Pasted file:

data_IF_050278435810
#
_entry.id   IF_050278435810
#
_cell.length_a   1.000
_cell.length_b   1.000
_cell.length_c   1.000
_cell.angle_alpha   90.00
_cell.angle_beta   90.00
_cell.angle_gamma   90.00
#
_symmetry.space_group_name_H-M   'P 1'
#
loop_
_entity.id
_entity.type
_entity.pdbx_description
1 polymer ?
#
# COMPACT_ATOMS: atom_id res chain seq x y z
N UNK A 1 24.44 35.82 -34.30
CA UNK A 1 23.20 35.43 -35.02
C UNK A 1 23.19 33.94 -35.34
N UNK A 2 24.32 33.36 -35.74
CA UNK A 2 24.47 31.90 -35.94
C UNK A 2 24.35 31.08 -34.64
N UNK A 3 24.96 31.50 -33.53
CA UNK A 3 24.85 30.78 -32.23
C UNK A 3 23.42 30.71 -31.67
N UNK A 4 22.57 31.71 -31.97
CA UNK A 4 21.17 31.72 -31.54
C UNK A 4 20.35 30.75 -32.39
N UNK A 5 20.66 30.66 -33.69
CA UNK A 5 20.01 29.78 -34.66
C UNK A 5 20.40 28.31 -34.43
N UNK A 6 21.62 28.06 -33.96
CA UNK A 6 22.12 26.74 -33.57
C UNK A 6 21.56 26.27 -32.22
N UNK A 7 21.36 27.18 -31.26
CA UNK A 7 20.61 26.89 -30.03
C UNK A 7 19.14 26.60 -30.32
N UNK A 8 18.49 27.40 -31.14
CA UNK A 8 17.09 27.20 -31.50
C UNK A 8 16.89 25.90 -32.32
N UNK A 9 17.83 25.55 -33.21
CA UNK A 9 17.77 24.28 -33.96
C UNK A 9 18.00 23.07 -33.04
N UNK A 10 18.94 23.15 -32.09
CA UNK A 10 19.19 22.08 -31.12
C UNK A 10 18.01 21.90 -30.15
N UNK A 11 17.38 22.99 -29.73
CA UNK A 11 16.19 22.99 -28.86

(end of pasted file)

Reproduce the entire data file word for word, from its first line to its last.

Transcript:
data_IF_050278435810
#
_entry.id   IF_050278435810
#
_cell.length_a   1.000
_cell.length_b   1.000
_cell.length_c   1.000
_cell.angle_alpha   90.00
_cell.angle_beta   90.00
_cell.angle_gamma   90.00
#
_symmetry.space_group_name_H-M   'P 1'
#
loop_
_entity.id
_entity.type
_entity.pdbx_description
1 polymer ?
#
# COMPACT_ATOMS: atom_id res chain seq x y z
N UNK A 1 24.44 35.82 -34.30
CA UNK A 1 23.20 35.43 -35.02
C UNK A 1 23.19 33.94 -35.34
N UNK A 2 24.32 33.36 -35.74
CA UNK A 2 24.47 31.90 -35.94
C UNK A 2 24.35 31.08 -34.64
N UNK A 3 24.96 31.50 -33.53
CA UNK A 3 24.85 30.78 -32.23
C UNK A 3 23.42 30.71 -31.67
N UNK A 4 22.57 31.71 -31.97
CA UNK A 4 21.17 31.72 -31.54
C UNK A 4 20.35 30.75 -32.39
N UNK A 5 20.66 30.66 -33.69
CA UNK A 5 20.01 29.78 -34.66
C UNK A 5 20.40 28.31 -34.43
N UNK A 6 21.62 28.06 -33.96
CA UNK A 6 22.12 26.74 -33.57
C UNK A 6 21.56 26.27 -32.22
N UNK A 7 21.36 27.18 -31.26
CA UNK A 7 20.61 26.89 -30.03
C UNK A 7 19.14 26.60 -30.32
N UNK A 8 18.49 27.40 -31.14
CA UNK A 8 17.09 27.20 -31.50
C UNK A 8 16.89 25.90 -32.32
N UNK A 9 17.83 25.55 -33.21
CA UNK A 9 17.77 24.28 -33.96
C UNK A 9 18.00 23.07 -33.04
N UNK A 10 18.94 23.15 -32.09
CA UNK A 10 19.19 22.08 -31.12
C UNK A 10 18.01 21.90 -30.15
N UNK A 11 17.38 22.99 -29.73
CA UNK A 11 16.19 22.99 -28.86